The OCM licenses hemp retailers, which are companies that sell cannabinoid hemp products online or in person, and distributors who sell or distribute CBD products to retailers. CBD products manufactured outside of New York may not be distributed to retailers in New York unless they are shipped by an OCM licensed dealer. In addition, the OCM oversees two types of hemp processing licenses: “Extraction and Manufacturing Licenses,” which allow the licensee to extract or isolate cannabinoids from hemp and manufacture CBD end-products, and “Manufacturing Only Licenses,” which allow licensees to purchase crude oil , Distillate, isolate or any other intermediate form of hemp that is to be processed into an end product. Cannabis growers are separately licensed by the New York Department of Agriculture and Markets.

“Hemp” means the cannabis plant and all parts of the plant with a delta-9-THC concentration of 0.3% or less, and “cannabinoid hemp products” means “hemp or any product made from or derived from hemp, including terpenes derived from hemp, used in its final form for human consumption. ”Cannabinoid hemp products do not include cosmetics within the meaning of the Federal Food, Drugs and Cosmetics Act. In New York, no one is allowed to sell cannabinoid hemp products (in person or online) without an OCM-issued cannabinoid hemp dealer license. Hemp extracts are not allowed to be sold directly to consumers – they must be processed into a cannabinoid hemp product before being retailed. Existing regulations prohibit the sale of smokable hemp flowers (but not disposable cartridges pre-filled with hemp extract) and the addition of Delta-8-THC and Delta-10-THC to cannabinoid hemp products.

The changes to the regulation of December 2021 include the addition of a “Cannabinoid Hemp Farm Processor” license, which is reserved for cannabinoid hemp processors who have a license to grow hemp and to manufacture cannabinoid hemp flower products. These licensees are not allowed to produce more than 1,000 pounds of dried hemp per year and they are not allowed to buy or sell any hemp or hemp extract other than that made from hemp grown on their own farm. Processors of cannabinoid hemp farms are not allowed to perform hemp extraction and are exempt from the obligation to submit a company audit for good manufacturing practice of a third party with their license application.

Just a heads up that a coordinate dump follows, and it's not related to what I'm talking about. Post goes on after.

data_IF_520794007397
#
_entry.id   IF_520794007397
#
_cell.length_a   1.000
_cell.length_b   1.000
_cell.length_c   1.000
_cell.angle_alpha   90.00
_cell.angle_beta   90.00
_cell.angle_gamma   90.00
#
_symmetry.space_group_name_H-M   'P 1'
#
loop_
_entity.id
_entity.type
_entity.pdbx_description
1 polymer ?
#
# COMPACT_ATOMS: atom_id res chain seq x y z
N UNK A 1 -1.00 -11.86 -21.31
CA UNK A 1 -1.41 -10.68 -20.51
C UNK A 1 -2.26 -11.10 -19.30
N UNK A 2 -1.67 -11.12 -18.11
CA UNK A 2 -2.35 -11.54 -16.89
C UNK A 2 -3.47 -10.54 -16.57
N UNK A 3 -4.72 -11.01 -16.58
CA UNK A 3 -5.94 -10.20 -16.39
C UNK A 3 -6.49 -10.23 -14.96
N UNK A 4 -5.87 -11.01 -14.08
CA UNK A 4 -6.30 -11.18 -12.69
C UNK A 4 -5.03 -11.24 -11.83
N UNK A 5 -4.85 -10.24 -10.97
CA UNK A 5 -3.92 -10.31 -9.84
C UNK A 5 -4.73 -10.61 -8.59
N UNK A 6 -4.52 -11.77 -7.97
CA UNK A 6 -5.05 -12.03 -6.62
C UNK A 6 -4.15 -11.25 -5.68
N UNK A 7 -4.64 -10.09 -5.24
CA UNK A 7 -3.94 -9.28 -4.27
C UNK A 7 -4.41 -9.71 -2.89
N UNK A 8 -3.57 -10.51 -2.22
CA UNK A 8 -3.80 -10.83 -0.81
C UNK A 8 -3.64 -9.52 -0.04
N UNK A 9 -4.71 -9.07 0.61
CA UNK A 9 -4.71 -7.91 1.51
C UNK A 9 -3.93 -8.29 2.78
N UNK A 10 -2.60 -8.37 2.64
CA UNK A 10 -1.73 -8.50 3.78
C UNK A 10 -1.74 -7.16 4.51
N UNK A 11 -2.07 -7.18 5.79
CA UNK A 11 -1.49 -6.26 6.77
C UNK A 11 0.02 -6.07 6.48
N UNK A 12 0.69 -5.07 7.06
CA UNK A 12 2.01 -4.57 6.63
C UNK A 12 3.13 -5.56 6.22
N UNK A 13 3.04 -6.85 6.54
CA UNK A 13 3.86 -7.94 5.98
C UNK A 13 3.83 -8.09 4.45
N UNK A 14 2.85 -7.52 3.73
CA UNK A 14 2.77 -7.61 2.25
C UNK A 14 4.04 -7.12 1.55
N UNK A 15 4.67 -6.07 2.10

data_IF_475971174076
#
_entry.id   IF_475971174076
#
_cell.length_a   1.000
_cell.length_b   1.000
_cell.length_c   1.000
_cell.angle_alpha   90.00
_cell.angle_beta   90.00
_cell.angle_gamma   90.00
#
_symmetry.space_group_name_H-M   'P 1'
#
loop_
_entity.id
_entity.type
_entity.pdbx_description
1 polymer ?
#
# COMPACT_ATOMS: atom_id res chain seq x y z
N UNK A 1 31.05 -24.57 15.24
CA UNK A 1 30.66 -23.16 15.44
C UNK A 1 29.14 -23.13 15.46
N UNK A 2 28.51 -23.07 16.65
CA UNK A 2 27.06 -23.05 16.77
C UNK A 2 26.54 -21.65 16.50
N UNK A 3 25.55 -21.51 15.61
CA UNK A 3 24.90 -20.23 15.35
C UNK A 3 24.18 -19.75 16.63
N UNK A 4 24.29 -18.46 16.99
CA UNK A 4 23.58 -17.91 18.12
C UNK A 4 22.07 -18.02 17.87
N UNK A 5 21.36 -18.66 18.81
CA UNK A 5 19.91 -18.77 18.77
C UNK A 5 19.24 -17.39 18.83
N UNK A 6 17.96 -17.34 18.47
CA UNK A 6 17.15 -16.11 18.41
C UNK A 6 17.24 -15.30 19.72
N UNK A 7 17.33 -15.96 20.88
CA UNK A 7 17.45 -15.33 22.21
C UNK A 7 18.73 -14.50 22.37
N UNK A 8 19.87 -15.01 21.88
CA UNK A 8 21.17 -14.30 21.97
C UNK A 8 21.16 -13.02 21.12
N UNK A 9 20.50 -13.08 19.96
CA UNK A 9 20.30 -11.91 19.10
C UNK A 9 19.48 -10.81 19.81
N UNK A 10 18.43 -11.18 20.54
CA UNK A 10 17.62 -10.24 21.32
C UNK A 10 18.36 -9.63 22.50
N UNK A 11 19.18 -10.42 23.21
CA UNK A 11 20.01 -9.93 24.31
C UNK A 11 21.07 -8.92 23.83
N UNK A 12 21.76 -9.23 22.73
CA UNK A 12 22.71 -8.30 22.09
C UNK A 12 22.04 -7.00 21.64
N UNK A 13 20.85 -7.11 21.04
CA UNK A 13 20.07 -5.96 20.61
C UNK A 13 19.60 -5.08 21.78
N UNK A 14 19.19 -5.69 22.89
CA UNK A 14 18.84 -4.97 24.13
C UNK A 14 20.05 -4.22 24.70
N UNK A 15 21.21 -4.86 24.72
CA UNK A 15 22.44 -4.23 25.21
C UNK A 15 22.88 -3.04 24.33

In addition, the changes to the hemp regulation:

  • Require that labels indicate the state or country of origin from which the hemp used in the product was obtained;
  • Add a definition for “artisanal” cannabinoid hemp products, which are products made from hemp grown by a licensed hemp grower who grows and trims less than 1,000 pounds of dried hemp annually, by hand, hanging and, if it is a flower product, hand-packs the product;
  • Delete the previous requirement that the information in the supplement or nutritional table be in a larger font size than other information on the product label;
  • Removing the requirement for cannabinoid hemp products to be shelf stable, allowing certain types of foods and beverages to be fortified with cannabinoids;
  • Change the milligram (mg) upper limit per serving for cannabinoid hemp supplement products from 75 mg to 100 mg total cannabinoids per serving; and
  • Increase the acceptable THC concentration of the intermediate hemp extract from 3% THC to 5% THC, according to practice in other states.[1]

The CCB will accept comments on the proposed changes until March 7, 2022. Comments can be emailed to Applications for cannabinoid hemp processors, retailers and distributors are currently being accepted. Further information on applications can be found at For more information on how to obtain a cannabis grower license, please visit